The team at Sodexo Culinary Solutions recently noticed something about Mexican cuisine: It was everywhere. So getting customers excited about its Salsa Rico menu of burritos, tacos and quesadillas was challenging.
“We did some research and consumer insights around the program and found that it was a heavily saturated market with national brands, as well as internal Sodexo-run burrito-type brands,” said Jennifer Schmalz, director of brand management for Sodexo Culinary Solutions. “We found that consumers were looking for quality, experience and authenticity, and we wanted to take it beyond Mexican.”
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Sodexo reached out to celebrity chef Roberto Santibañez and drew from the expertise of its own chefs throughout North America to develop Crisol Latin Kitchen.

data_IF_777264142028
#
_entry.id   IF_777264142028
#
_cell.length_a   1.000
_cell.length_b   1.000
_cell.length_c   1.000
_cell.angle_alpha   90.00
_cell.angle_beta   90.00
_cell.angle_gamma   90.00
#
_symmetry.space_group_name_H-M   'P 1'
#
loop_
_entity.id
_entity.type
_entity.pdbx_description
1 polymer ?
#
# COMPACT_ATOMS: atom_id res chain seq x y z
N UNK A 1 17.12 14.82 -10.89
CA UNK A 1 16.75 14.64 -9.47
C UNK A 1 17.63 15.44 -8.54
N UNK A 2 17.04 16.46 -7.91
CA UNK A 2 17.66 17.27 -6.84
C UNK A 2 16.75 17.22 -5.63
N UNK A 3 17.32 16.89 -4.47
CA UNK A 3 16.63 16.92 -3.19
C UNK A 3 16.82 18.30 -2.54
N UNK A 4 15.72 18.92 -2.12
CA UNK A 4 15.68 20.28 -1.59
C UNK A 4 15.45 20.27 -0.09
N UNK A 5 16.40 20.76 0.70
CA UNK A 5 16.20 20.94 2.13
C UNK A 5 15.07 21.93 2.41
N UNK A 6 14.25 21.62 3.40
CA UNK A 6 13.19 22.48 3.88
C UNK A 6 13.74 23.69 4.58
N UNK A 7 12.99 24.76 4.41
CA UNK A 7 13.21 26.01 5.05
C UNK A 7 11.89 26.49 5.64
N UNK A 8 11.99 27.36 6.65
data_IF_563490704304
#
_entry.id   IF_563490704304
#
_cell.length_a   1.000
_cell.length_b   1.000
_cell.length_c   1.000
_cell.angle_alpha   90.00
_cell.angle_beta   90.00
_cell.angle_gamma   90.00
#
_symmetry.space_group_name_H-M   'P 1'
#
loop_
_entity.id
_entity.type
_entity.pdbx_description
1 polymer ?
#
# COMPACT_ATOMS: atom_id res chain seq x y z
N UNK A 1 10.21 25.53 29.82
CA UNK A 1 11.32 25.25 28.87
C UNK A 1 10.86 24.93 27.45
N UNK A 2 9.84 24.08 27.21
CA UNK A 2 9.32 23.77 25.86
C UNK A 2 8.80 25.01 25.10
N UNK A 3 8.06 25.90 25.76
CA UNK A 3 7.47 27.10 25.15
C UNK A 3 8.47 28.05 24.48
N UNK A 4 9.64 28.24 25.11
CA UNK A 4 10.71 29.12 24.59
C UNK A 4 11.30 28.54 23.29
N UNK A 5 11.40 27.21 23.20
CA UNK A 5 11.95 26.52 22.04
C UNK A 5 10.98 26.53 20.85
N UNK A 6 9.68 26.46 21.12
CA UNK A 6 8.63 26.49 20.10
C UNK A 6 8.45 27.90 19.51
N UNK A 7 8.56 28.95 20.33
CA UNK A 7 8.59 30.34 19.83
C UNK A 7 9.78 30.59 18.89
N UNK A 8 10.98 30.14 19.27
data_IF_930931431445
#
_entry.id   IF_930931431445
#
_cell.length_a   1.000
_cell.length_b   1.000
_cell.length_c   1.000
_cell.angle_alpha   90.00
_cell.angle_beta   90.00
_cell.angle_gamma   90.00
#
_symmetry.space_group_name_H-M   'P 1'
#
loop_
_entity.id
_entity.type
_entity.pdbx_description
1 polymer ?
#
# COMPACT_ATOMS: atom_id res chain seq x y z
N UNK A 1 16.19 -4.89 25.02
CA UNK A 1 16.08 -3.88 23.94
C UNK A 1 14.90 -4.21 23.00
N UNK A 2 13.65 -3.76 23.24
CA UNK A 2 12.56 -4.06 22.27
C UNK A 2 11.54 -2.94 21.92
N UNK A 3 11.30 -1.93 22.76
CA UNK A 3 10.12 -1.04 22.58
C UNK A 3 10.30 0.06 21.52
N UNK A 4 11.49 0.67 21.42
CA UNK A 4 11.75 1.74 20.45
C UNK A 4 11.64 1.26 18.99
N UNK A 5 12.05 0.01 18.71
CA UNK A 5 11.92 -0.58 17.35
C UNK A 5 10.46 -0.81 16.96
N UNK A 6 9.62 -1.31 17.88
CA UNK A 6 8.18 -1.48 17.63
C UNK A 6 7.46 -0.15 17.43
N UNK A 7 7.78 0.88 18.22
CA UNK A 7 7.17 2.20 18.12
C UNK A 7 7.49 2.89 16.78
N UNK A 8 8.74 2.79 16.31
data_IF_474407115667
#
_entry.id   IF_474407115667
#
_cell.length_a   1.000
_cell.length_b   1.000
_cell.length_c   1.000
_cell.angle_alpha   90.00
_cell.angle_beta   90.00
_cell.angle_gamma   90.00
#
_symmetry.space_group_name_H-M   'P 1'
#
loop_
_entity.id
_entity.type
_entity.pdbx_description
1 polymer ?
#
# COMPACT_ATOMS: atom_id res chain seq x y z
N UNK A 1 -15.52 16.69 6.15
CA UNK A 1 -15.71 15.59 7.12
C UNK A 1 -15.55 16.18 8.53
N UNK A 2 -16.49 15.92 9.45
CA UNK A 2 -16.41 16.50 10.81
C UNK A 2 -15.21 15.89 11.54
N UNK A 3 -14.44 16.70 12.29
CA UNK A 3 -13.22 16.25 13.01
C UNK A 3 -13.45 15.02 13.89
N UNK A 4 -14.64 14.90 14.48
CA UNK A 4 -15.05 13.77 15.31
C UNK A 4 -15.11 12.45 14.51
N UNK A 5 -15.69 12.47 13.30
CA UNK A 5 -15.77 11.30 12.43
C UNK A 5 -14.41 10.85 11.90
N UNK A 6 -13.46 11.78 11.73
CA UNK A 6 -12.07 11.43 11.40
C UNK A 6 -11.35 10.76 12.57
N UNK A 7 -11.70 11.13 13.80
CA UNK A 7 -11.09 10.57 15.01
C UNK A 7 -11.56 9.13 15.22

Crisol, which is Spanish for “melting pot,” features food from throughout Latin America.
The menu is divided into three sections: small-plate Antojos, or “cravings” in Spanish; Portables, such as Cubano sandwiches and Mexican hot dogs with spicy cabbage, avocado, pickled red onion, cilantro mayonnaise and mustard; and substantial Platos.
Crisol’s offerings cover a wide swath of Latin American cuisine and include yucca fries; tostones, or smashed, fried plantains; ajiaco, a Colombian chicken stew; moqueca de camarão, a Brazilian seafood stew; and cochinita pibil a braised pork dish from Yucatán.
Although burritos have been eliminated, “We kept our tacos,” Schmalz said.
The menu was introduced in August 2015 at Stony Brook University in New York, and five more schools are slated to introduce it in the next school year.
“It’s very well received by the students,” Schmalz said, noting that the program is also being considered at other venues, including business and industry, healthcare and government.
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